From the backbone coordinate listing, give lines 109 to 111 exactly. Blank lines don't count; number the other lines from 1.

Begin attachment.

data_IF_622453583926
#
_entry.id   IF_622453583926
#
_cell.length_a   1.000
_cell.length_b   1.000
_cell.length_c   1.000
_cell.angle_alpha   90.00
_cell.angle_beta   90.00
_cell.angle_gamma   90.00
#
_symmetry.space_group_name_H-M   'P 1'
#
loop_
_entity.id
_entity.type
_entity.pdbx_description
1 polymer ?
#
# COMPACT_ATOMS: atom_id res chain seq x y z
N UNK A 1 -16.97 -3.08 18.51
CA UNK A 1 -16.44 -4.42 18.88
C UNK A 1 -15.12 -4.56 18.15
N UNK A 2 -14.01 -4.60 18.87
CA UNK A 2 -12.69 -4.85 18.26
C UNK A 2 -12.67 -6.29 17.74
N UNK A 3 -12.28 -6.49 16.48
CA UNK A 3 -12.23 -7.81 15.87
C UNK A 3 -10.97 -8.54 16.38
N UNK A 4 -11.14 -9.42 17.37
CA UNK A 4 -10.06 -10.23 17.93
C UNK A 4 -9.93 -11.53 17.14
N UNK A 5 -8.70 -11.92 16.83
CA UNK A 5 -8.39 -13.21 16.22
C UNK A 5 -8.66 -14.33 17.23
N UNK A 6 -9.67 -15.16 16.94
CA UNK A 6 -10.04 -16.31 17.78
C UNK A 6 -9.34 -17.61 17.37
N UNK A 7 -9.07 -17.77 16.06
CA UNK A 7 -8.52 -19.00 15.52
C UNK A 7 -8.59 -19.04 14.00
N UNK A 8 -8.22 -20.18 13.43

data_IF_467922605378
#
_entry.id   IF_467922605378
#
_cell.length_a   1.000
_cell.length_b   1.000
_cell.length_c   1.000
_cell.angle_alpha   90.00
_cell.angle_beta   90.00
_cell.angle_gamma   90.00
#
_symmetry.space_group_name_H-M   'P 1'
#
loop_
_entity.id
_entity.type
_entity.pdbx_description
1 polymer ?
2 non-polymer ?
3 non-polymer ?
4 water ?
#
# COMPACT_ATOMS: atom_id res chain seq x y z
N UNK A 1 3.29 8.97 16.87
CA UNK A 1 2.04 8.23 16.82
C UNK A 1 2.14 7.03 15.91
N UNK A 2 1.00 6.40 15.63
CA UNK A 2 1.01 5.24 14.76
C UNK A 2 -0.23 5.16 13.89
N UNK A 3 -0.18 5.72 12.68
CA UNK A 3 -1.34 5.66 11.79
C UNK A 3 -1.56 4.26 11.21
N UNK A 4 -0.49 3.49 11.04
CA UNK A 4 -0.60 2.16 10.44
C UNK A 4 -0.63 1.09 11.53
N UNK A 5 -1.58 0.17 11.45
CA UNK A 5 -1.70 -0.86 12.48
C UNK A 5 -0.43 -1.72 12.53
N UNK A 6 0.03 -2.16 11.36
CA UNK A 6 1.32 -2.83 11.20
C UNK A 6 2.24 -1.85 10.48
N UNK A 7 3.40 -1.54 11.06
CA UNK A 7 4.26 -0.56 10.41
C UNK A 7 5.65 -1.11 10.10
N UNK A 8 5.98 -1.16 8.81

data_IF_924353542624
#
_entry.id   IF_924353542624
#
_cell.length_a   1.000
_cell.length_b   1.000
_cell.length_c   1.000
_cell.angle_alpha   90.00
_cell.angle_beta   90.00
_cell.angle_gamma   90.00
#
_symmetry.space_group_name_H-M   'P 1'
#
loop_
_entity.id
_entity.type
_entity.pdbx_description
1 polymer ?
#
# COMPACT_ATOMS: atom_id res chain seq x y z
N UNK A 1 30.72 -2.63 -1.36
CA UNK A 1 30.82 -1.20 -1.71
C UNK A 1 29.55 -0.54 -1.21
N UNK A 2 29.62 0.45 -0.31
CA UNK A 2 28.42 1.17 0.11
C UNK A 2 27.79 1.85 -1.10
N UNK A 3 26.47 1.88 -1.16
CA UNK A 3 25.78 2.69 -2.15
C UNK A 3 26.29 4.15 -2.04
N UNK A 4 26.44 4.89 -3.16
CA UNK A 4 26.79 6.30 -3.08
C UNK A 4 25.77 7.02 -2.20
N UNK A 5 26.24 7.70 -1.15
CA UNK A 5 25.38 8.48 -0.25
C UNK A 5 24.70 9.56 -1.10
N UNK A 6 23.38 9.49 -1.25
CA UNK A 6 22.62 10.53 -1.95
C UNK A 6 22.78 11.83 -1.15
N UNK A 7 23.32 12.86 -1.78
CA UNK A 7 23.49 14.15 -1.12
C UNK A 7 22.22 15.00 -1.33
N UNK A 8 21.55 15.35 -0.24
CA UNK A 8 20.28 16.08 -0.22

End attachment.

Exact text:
CA UNK A 1 30.82 -1.20 -1.71
C UNK A 1 29.55 -0.54 -1.21
N UNK A 2 29.62 0.45 -0.31